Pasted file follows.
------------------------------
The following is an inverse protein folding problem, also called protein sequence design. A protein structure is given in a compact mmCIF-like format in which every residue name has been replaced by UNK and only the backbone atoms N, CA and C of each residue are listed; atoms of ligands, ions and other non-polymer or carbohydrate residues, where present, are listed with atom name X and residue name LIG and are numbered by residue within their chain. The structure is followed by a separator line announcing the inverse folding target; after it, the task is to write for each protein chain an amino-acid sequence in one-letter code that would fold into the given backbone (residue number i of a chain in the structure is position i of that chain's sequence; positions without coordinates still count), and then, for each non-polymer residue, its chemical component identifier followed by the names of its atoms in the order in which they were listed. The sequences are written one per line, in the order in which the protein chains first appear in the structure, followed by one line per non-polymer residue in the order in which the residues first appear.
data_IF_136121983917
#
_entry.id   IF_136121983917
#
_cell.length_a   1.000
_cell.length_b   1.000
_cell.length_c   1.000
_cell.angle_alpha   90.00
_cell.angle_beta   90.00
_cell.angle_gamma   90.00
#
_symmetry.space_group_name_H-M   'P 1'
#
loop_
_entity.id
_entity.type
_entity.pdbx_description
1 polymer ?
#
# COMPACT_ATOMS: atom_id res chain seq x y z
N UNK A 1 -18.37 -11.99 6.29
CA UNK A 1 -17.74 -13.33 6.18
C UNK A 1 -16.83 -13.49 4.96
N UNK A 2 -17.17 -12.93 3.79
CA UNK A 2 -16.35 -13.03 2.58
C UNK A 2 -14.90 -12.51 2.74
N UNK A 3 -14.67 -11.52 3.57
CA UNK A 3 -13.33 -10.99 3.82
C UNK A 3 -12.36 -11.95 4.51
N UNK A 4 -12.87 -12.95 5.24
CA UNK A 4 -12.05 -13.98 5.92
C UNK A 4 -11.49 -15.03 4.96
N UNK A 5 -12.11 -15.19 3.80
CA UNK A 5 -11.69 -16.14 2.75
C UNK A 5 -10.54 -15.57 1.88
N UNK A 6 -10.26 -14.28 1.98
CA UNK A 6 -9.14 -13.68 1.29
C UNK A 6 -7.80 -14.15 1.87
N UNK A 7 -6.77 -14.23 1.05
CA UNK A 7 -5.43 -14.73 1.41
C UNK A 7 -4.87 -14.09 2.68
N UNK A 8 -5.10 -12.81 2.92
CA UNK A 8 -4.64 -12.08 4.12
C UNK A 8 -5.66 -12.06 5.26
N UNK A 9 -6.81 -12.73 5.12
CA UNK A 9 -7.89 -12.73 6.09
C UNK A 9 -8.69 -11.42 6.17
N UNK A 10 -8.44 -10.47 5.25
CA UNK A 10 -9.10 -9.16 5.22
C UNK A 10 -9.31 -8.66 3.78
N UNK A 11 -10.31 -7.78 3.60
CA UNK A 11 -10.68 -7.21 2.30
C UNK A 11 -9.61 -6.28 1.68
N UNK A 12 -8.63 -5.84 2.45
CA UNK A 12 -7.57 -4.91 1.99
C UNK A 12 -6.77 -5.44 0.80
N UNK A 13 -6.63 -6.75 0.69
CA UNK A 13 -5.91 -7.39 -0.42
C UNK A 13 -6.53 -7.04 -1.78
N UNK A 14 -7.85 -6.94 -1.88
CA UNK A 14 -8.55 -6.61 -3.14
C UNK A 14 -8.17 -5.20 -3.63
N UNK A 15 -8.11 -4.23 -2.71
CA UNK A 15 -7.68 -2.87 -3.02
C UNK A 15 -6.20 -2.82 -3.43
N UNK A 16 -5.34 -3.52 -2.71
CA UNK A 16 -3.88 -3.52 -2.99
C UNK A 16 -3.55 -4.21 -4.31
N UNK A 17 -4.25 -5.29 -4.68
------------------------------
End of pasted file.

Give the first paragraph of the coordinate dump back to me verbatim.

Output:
The following is an inverse protein folding problem, also called protein sequence design. A protein structure is given in a compact mmCIF-like format in which every residue name has been replaced by UNK and only the backbone atoms N, CA and C of each residue are listed; atoms of ligands, ions and other non-polymer or carbohydrate residues, where present, are listed with atom name X and residue name LIG and are numbered by residue within their chain. The structure is followed by a separator line announcing the inverse folding target; after it, the task is to write for each protein chain an amino-acid sequence in one-letter code that would fold into the given backbone (residue number i of a chain in the structure is position i of that chain's sequence; positions without coordinates still count), and then, for each non-polymer residue, its chemical component identifier followed by the names of its atoms in the order in which they were listed. The sequences are written one per line, in the order in which the protein chains first appear in the structure, followed by one line per non-polymer residue in the order in which the residues first appear.